The “Columbian exchange” is a phrase coined by Alfred Crosby through his 1972 book of the same title. It refers to the process by which living organisms—including people, animals, plants and their products, and microbes—moved between the Old and New World after Columbus arrived in the Caribbean. The positive and negative effects have often been considered to balance each other, and a given effect can be perceived as positive or negative depending on the perspective of those initiating it or affected by it.
The exchange of peoples was initiated from 1492 onward. Europeans, Africans, and Asians serving on the crews of the European ships all soon arrived in the New World; almost all of them were men. Sexual relationships with indigenous women began the process of “racial mixing.” Captives and slaves from New World peoples were taken to Europe on the early return voyages. Although the large-scale enslavement of African did not begin right away, the idea that additional labor was needed in the New World did take hold and provided much of the justification for slave systems. After the Pacific was crossed, the direct movement of Asian people to the New World from the East was greatly facilitated.
Most often, however, “Columbian exchange” is used in reference to diseases, crops, and domesticated animals. Crosby was initially stimulated to conduct the research by his interest in smallpox. The negative effect of this particular disease was part of a larger array of communicable diseases, including venereal disease, that wreaked havoc on New World peoples who had no immunity. The depopulation of the Americas through disease was rapid and severe.
Crops, in general, created positive effects. From the New World, maize (corn) and potatoes, the two most important subsistence crops, made their way to the Old World. In the other direction, wheat, barley, rye and related grains, as well as rice, were particularly important. Europeans also took varieties of grapes to make wine, as well as olives. Spices, which yielded a good price for very low weight, were traded in both directions.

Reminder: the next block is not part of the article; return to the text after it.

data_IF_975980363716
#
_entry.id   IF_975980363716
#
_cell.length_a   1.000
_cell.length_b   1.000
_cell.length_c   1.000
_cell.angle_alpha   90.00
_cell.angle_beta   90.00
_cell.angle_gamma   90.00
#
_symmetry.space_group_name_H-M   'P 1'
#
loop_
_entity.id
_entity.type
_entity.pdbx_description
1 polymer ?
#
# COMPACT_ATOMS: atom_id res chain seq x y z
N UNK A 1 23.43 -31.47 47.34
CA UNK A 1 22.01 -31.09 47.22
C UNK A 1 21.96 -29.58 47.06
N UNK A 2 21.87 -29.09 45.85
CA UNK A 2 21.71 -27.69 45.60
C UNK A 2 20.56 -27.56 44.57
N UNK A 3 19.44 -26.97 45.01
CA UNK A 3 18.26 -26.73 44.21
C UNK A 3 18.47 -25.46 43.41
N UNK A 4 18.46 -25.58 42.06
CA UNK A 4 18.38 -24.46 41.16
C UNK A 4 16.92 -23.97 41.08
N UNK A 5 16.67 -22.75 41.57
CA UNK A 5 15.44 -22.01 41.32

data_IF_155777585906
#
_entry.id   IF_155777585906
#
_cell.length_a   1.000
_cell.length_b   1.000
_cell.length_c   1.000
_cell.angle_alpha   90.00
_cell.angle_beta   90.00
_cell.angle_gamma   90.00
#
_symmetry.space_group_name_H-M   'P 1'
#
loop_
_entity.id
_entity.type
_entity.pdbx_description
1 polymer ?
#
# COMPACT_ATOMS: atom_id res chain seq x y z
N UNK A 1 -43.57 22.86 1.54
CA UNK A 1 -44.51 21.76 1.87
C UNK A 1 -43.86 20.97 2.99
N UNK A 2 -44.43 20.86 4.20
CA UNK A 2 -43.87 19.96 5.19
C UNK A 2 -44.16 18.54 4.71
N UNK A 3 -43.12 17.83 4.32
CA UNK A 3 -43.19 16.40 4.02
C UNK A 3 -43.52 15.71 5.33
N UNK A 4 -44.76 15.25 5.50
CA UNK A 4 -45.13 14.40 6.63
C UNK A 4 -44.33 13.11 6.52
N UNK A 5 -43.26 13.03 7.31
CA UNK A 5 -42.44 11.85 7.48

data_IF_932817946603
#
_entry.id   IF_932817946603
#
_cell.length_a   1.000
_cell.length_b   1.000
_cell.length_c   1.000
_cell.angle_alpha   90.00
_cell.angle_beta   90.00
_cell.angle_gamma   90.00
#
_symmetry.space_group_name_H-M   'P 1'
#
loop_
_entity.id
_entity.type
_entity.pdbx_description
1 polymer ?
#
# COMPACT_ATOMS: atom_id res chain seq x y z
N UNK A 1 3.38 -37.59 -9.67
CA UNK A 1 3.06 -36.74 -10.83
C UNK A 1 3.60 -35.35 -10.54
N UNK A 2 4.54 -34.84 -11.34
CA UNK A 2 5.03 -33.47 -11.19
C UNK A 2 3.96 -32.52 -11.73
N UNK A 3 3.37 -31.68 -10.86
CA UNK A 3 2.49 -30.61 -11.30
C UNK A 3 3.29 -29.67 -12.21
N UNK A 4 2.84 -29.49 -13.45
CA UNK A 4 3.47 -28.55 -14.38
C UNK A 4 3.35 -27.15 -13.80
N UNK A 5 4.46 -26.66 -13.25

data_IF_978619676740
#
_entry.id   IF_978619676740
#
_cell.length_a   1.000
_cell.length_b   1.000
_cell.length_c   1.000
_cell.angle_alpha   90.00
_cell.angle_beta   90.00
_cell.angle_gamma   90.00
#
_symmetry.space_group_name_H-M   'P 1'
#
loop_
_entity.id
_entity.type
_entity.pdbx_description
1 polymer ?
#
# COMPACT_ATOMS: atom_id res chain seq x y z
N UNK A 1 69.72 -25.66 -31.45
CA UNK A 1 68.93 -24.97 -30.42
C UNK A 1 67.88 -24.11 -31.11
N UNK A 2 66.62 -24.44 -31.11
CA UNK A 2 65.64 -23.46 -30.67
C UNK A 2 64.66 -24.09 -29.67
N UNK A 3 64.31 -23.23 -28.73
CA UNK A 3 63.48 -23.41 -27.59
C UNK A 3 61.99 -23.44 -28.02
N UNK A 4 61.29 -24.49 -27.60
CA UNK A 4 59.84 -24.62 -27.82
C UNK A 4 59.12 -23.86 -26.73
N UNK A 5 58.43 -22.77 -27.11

In terms of animals, large draft animals were virtually nonexistent in the New World: No horses, no oxen or cattle. The Europeans took horses on their earliest expeditions, and the horse both transformed warfare and peacetime. Cows, sheep, and goats yielded meat and, to some extent, milk—especially important as cheese, which could be more readily stored and transported. The large New World animals, bison and camelids (alpacas, llamas, and others) were not suitable for draft animals, and the llama had no advantage over its Old World cousin, the camel, as a beast of burden, so these animals made little impact on the Old World.
In terms of small animals, domesticated fowl existed in the New World, but they were largely replaced by Old World varieties, especially chickens. One of the negative consequences was the extinction of some native species as raising and breeding them declined.
The overall context of the exchange, however, is its single most important positive effect. Soon after 1492, the world would be understood as a globe. Initially, although Columbus brought or sent back products and people to Europe, it was not immediately accepted that the world was not flat and that it was much larger than previously believed. Many people believed that Columbus had arrived in Asia or that it was only a short distance from Hispaniola. The impetus to exploration and trade, resulting in the 1522 completion of Magellan’s expedition’s circumnavigation, opened the entire world to continued interaction much as we know it today.